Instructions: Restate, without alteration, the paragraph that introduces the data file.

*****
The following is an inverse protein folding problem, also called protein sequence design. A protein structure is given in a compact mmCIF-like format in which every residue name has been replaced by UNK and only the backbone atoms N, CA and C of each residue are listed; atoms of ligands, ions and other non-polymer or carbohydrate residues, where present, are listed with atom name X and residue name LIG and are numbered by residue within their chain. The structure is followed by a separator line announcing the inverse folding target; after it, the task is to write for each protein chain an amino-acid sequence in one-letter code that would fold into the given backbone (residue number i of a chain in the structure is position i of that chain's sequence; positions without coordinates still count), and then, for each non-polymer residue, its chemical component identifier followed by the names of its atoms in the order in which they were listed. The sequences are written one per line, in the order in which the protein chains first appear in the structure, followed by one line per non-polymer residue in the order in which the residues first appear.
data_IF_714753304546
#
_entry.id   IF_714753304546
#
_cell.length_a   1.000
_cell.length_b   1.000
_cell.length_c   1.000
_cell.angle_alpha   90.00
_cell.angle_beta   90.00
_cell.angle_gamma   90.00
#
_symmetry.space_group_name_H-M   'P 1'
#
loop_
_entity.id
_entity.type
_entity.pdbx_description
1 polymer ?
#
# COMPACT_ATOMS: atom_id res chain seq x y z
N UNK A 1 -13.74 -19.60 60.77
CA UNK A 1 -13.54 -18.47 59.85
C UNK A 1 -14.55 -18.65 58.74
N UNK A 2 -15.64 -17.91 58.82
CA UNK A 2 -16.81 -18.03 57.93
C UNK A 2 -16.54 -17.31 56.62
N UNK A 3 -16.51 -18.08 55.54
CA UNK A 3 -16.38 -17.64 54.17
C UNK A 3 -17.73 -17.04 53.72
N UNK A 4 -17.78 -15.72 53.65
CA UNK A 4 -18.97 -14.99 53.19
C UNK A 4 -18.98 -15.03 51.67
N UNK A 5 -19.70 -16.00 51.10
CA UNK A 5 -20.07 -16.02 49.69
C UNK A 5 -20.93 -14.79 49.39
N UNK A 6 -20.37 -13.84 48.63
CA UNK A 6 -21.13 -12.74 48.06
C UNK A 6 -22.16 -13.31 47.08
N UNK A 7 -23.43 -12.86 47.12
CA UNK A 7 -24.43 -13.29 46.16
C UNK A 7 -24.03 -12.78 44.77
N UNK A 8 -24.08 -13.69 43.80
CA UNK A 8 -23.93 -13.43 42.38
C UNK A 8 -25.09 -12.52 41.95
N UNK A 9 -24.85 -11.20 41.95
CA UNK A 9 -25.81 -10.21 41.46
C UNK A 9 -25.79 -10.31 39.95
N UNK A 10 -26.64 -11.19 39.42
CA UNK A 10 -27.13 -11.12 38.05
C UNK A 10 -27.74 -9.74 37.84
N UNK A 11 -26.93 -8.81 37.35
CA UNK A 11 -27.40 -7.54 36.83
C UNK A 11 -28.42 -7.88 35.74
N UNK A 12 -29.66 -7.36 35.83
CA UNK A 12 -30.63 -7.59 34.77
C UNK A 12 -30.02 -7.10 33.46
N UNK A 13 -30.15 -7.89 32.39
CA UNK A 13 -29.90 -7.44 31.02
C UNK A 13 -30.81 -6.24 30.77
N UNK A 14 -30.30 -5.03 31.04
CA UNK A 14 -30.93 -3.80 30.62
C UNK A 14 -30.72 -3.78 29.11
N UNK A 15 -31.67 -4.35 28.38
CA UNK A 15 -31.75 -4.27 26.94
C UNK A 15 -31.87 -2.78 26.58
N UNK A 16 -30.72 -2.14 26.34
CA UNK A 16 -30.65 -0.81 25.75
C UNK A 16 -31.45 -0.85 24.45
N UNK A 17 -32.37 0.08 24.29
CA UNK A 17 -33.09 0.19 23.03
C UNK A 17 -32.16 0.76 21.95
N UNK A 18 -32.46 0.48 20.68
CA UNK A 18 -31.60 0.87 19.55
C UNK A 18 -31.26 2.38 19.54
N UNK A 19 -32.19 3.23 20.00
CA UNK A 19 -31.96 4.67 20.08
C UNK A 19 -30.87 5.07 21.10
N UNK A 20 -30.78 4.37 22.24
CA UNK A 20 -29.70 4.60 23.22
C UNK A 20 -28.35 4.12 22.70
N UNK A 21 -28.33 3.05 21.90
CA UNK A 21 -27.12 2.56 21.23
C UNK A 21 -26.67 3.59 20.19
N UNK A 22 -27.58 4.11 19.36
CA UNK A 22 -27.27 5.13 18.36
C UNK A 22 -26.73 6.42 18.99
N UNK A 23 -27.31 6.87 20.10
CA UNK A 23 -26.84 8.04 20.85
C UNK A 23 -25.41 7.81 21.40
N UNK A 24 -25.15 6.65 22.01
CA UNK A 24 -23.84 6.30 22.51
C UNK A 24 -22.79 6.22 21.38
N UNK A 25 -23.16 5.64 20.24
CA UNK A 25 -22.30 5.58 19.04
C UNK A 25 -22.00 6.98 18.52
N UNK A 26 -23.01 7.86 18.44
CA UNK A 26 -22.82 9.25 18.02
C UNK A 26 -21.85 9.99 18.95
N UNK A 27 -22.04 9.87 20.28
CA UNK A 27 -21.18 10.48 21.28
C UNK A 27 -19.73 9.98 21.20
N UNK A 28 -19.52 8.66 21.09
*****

The following is an inverse protein folding problem, also called protein sequence design. A protein structure is given in a compact mmCIF-like format in which every residue name has been replaced by UNK and only the backbone atoms N, CA and C of each residue are listed; atoms of ligands, ions and other non-polymer or carbohydrate residues, where present, are listed with atom name X and residue name LIG and are numbered by residue within their chain. The structure is followed by a separator line announcing the inverse folding target; after it, the task is to write for each protein chain an amino-acid sequence in one-letter code that would fold into the given backbone (residue number i of a chain in the structure is position i of that chain's sequence; positions without coordinates still count), and then, for each non-polymer residue, its chemical component identifier followed by the names of its atoms in the order in which they were listed. The sequences are written one per line, in the order in which the protein chains first appear in the structure, followed by one line per non-polymer residue in the order in which the residues first appear.